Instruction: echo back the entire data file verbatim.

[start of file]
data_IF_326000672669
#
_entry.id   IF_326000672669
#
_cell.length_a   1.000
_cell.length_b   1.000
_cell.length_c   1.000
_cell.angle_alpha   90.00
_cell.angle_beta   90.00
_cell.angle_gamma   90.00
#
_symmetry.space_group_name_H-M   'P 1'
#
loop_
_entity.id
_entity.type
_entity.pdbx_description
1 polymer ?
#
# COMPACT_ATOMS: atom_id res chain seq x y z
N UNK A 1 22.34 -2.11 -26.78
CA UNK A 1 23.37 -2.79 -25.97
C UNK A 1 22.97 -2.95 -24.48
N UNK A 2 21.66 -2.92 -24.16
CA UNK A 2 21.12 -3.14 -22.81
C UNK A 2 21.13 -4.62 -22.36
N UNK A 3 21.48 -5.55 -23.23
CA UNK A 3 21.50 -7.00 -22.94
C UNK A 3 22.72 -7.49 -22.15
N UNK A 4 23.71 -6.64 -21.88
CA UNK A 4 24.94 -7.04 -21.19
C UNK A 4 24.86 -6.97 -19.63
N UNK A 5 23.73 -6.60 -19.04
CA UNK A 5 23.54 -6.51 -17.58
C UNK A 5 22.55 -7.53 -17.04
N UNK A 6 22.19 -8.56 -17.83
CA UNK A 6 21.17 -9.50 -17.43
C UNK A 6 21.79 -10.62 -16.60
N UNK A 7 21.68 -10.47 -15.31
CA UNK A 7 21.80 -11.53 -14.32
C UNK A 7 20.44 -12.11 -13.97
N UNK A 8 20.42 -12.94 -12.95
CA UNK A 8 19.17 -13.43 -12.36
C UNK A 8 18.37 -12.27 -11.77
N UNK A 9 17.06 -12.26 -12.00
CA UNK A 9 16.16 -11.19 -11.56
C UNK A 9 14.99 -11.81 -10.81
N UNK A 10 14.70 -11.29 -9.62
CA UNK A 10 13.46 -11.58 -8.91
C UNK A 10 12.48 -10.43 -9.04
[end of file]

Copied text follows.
data_IF_326000672669
#
_entry.id   IF_326000672669
#
_cell.length_a   1.000
_cell.length_b   1.000
_cell.length_c   1.000
_cell.angle_alpha   90.00
_cell.angle_beta   90.00
_cell.angle_gamma   90.00
#
_symmetry.space_group_name_H-M   'P 1'
#
loop_
_entity.id
_entity.type
_entity.pdbx_description
1 polymer ?
#
# COMPACT_ATOMS: atom_id res chain seq x y z
N UNK A 1 22.34 -2.11 -26.78
CA UNK A 1 23.37 -2.79 -25.97
C UNK A 1 22.97 -2.95 -24.48
N UNK A 2 21.66 -2.92 -24.16
CA UNK A 2 21.12 -3.14 -22.81
C UNK A 2 21.13 -4.62 -22.36
N UNK A 3 21.48 -5.55 -23.23
CA UNK A 3 21.50 -7.00 -22.94
C UNK A 3 22.72 -7.49 -22.15
N UNK A 4 23.71 -6.64 -21.88
CA UNK A 4 24.94 -7.04 -21.19
C UNK A 4 24.86 -6.97 -19.63
N UNK A 5 23.73 -6.60 -19.04
CA UNK A 5 23.54 -6.51 -17.58
C UNK A 5 22.55 -7.53 -17.04
N UNK A 6 22.19 -8.56 -17.83
CA UNK A 6 21.17 -9.50 -17.43
C UNK A 6 21.79 -10.62 -16.60
N UNK A 7 21.68 -10.47 -15.31
CA UNK A 7 21.80 -11.53 -14.32
C UNK A 7 20.44 -12.11 -13.97
N UNK A 8 20.42 -12.94 -12.95
CA UNK A 8 19.17 -13.43 -12.36
C UNK A 8 18.37 -12.27 -11.77
N UNK A 9 17.06 -12.26 -12.00
CA UNK A 9 16.16 -11.19 -11.56
C UNK A 9 14.99 -11.81 -10.81
N UNK A 10 14.70 -11.29 -9.62
CA UNK A 10 13.46 -11.58 -8.91
C UNK A 10 12.48 -10.43 -9.04